So you start by raising your hand and participating.
Most students worry about accuracy, thinking that if they get something wrong, they’ll lose points. I have never met a teacher who takes away points for making a mistake while participating. So don’t hesitate. Don’t worry about how you’re going to get through the sentence. Just open your mouth and be boldly wrong!!!
You must admit to yourself, to your teacher, and to your peers that you are not el Zorro. Not yet. Your Spanish blade is in training. You are going to make mistakes. Now, if your professor corrects you, restate whatever correction he or she made and keep going. That’s called hands on training. Don’t blow it off. Don’t say, “Yeah, that’s what I meant,” or ignore the correction. Most professors will let you make a few mistakes before jumping in if you show that you’ve got something to say.
So have something to say. Or at least be familiar with how to say what you’ve been given to practice. Start working on your pronunciation by reading the homework out loud to yourself. That way, when class comes, your mouth finds the words familiar. Do more. Find something in the homework to ask about. And then, at the right time, ask. That’s not just participation, that’s contribution to the class.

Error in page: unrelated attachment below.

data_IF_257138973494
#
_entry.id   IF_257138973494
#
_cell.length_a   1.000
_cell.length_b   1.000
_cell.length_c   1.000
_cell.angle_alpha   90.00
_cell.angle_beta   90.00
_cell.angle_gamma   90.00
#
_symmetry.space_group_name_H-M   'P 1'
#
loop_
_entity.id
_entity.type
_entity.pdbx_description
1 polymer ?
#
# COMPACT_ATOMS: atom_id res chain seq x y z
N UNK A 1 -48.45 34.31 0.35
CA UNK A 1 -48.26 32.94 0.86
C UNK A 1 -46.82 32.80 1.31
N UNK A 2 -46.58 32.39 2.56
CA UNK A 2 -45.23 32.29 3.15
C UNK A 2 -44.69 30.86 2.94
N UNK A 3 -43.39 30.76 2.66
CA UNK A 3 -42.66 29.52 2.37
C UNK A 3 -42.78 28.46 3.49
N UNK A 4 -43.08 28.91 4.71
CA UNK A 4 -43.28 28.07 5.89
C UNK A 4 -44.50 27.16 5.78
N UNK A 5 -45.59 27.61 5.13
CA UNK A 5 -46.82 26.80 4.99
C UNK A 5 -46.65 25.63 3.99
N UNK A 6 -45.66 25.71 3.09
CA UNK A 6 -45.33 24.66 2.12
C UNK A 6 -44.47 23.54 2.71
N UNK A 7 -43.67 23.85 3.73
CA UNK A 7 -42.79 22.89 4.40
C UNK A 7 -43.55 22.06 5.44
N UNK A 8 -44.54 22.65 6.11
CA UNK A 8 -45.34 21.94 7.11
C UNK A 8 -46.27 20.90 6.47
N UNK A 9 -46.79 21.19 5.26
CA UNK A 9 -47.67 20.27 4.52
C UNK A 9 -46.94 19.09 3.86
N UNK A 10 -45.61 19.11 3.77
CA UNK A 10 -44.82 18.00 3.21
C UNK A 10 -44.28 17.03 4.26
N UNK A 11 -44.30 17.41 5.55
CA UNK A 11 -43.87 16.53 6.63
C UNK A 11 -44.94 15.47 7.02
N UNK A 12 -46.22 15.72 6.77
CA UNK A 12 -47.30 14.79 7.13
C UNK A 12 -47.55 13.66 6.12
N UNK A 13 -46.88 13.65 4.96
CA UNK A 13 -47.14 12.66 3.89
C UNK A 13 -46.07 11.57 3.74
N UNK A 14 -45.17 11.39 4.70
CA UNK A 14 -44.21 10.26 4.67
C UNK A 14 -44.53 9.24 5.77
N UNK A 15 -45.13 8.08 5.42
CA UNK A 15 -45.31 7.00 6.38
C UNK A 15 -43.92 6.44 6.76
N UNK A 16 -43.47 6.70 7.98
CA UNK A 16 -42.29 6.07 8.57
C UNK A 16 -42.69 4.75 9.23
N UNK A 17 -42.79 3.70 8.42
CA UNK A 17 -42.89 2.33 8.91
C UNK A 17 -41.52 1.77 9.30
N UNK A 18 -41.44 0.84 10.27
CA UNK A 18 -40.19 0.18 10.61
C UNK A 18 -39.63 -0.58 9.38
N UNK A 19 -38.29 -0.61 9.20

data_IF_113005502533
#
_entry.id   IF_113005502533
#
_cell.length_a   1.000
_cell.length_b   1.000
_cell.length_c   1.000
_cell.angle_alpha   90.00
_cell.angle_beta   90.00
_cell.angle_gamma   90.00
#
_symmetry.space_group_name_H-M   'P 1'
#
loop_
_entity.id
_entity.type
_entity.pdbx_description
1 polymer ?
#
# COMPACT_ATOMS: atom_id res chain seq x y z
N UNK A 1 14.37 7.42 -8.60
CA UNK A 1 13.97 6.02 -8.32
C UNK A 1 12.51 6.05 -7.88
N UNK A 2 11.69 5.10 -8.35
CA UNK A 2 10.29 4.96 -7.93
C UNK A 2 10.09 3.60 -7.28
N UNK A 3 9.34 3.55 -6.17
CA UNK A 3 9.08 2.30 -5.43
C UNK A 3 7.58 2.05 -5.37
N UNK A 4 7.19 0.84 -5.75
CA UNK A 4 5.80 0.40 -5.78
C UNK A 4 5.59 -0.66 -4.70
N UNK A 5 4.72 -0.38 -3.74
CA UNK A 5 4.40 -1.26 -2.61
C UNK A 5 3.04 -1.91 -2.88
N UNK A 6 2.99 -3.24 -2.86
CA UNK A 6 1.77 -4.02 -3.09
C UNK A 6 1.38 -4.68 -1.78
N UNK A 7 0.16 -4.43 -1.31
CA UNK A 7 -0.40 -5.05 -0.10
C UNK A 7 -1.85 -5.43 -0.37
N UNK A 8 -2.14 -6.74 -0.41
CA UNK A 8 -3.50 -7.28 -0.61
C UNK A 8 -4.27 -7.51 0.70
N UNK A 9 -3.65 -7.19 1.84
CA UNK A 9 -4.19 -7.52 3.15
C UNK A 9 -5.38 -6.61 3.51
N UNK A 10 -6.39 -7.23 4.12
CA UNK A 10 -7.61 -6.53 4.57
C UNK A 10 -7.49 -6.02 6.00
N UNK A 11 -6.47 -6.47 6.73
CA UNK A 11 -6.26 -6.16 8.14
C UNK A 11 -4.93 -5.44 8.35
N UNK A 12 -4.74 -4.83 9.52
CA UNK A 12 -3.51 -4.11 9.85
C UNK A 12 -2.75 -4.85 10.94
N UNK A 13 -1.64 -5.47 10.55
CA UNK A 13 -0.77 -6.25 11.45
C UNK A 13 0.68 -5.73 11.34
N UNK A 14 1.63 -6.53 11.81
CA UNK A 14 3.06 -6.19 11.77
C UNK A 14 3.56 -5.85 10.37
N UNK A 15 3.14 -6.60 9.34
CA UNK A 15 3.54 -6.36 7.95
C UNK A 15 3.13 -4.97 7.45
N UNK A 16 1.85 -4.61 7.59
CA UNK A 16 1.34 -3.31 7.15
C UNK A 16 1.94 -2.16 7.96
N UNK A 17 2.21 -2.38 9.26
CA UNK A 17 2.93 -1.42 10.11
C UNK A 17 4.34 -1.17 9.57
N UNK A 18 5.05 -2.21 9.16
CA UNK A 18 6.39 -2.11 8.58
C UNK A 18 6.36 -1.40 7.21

Now it may take months, but you must train yourself to be a participant and not an observer in the classroom. Abandon your old persona. Shed any label you used to wear that would keep you from the A. As you increase your participation level, you increase your contribution to the class. Being able to say that students contribute to the class is a win-win-win for teachers, parents and administrators. And especially for you!
The evidence for your contribution is felt rather than measured. It is possibly reflected in the participation record you supply for the teacher, but it is argued for anecdotally. Stories of things you’ve said in class that have circulated among the staff, ways you encourage or help the student next to you, your positive attitude toward the work and the subject . . . These are silver coins in the bank. Now look closely and you’ll see that only one item of the three just mentioned demonstrates understanding: offering to help someone else. Yet all fall in the participation category. Coins that can’t be counted, but their weight can be felt.